Cyberattacks cost the United States between $57 billion and $109 billion in 2016, a White House report said Friday, warning of a "spillover" effect for the broader economy if the situation worsens.
A report by the White House Council of Economic Advisers sought to quantify what it called "malicious cyber activity directed at private and public entities" including denial of service attacks, data breaches and theft of intellectual property, and sensitive financial and strategic information.
It warned of malicious activity by "nation-states" and specifically cited Russia, China, Iran, and North Korea.
The report noted particular concern over attacks on so-called critical infrastructure, such as highways, power grids, communications systems, dams, and food production facilities which could lead to important spillover impacts beyond the target victims.
"If a firm owns a critical infrastructure asset, an attack against this firm could cause major disruption throughout the economy," the report said.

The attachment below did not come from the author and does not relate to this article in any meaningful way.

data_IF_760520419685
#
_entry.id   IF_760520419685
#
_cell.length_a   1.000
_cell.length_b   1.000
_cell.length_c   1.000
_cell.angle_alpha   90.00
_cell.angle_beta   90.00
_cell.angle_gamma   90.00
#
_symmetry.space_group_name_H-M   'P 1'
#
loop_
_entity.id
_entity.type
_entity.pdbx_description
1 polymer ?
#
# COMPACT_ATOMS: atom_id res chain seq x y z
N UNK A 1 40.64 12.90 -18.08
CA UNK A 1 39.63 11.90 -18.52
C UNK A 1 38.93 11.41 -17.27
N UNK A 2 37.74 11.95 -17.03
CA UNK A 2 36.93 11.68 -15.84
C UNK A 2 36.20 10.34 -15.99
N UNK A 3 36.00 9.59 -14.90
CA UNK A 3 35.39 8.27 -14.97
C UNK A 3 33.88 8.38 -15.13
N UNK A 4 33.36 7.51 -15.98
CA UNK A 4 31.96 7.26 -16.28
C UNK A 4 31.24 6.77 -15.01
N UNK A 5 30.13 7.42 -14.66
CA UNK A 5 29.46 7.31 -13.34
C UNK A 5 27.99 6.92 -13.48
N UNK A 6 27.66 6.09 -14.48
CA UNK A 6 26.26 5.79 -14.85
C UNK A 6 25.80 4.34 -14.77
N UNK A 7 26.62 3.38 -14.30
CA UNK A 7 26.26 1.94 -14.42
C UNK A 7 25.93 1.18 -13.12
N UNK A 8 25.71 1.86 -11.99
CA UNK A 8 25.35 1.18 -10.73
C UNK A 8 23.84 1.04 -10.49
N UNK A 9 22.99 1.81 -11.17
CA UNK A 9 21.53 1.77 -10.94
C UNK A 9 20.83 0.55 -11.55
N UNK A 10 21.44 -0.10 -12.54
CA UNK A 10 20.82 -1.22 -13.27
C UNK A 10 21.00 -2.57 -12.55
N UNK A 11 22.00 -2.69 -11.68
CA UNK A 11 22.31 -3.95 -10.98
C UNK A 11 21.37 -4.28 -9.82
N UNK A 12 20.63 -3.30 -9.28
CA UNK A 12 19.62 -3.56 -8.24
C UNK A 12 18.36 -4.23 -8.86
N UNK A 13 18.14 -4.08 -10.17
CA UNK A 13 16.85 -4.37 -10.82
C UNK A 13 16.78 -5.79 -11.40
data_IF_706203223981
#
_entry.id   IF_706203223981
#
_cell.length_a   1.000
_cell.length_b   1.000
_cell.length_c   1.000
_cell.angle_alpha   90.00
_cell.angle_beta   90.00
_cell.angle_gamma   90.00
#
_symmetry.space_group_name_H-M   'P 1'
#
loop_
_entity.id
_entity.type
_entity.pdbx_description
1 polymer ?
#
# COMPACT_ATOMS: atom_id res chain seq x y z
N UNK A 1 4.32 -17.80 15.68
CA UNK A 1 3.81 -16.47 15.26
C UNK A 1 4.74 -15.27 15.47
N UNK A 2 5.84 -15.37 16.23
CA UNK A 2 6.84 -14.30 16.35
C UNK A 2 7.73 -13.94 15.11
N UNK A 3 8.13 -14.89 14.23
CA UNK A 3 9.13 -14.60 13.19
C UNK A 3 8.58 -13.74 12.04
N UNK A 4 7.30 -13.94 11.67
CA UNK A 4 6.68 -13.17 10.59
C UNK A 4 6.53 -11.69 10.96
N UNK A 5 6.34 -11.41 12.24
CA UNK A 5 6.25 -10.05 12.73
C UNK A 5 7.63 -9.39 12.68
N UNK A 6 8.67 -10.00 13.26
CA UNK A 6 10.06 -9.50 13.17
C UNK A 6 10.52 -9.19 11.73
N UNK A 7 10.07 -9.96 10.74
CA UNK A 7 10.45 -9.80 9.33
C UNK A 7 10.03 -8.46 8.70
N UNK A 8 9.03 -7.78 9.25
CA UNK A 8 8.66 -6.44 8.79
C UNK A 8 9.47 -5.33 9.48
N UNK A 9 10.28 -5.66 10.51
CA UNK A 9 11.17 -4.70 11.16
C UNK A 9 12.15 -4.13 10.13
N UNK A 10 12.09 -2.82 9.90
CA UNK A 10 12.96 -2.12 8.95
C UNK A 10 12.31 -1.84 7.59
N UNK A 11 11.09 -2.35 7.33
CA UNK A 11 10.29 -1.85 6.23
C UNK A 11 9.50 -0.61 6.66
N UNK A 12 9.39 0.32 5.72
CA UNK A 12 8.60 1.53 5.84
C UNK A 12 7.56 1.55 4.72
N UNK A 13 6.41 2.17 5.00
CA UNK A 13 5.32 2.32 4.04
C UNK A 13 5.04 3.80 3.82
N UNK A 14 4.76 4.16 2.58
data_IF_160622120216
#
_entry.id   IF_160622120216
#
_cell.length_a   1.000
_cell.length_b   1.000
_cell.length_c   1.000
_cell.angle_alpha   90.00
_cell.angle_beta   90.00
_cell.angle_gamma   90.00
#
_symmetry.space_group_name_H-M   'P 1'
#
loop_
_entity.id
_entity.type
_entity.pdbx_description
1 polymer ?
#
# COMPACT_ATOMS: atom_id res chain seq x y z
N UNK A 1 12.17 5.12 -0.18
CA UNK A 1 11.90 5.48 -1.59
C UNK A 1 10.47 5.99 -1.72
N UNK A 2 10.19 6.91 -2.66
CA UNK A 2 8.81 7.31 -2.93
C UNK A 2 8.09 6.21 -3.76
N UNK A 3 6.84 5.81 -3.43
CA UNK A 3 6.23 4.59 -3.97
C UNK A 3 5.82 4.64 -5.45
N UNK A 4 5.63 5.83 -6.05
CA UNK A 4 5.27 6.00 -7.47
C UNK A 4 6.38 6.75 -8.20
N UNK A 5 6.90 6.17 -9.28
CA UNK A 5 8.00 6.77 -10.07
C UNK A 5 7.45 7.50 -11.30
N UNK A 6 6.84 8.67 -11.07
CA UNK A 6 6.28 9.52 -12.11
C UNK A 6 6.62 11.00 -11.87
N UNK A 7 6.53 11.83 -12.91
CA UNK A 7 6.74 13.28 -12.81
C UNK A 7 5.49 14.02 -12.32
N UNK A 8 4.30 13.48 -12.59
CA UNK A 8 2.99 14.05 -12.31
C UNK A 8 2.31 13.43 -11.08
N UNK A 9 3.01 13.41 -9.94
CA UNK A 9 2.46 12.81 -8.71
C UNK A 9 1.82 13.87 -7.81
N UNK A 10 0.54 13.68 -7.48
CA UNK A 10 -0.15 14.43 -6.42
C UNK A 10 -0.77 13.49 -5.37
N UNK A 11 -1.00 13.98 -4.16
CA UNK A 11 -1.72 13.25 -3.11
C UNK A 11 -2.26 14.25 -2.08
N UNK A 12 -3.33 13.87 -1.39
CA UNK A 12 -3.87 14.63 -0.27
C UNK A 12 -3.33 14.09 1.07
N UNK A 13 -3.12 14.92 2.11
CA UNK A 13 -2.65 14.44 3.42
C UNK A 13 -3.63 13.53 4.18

It added that concerns were high around cyberattacks against the financial and energy sectors.
"These sectors are internally interconnected and interdependent with other sectors as well as robustly connected to the internet, and are thus at a highest risk for a devastating cyberattack that would ripple through the entire economy," it said.
The report offered little in the way of new recommendations on improving cybersecurity, but noted that the situation is hurt by "insufficient data" as well as "underinvestment" in defensive systems by the private sector.
The document was issued a day after U.S. officials blamed Russia for last year's devastating "NotPetya" ransomware attack, calling it a Kremlin effort to destabilize Ukraine which then spun out of control, hitting companies in the U.S., Europe and elsewhere.
It said Russia, China, North Korea and other nation-states "often engage in sophisticated, targeted attacks," with a specific emphasis on industrial espionage.
"If they have funding needs, they may conduct ransom attacks and electronic thefts of funds," the report said.
But threats were also seen from "hacktivists," or politically motivated groups, as well as criminal organizations, corporate competitors, company insiders and "opportunists."
In an oft-repeated recommendation, the White House report said more data sharing could help thwart some attacks.
"The field of cybersecurity is plagued by insufficient data, largely because firms face a strong disincentive to report negative news," the report said.
"Cyber protection could be greatly improved if data on past data breaches and cyberattacks were more readily shared across firms."
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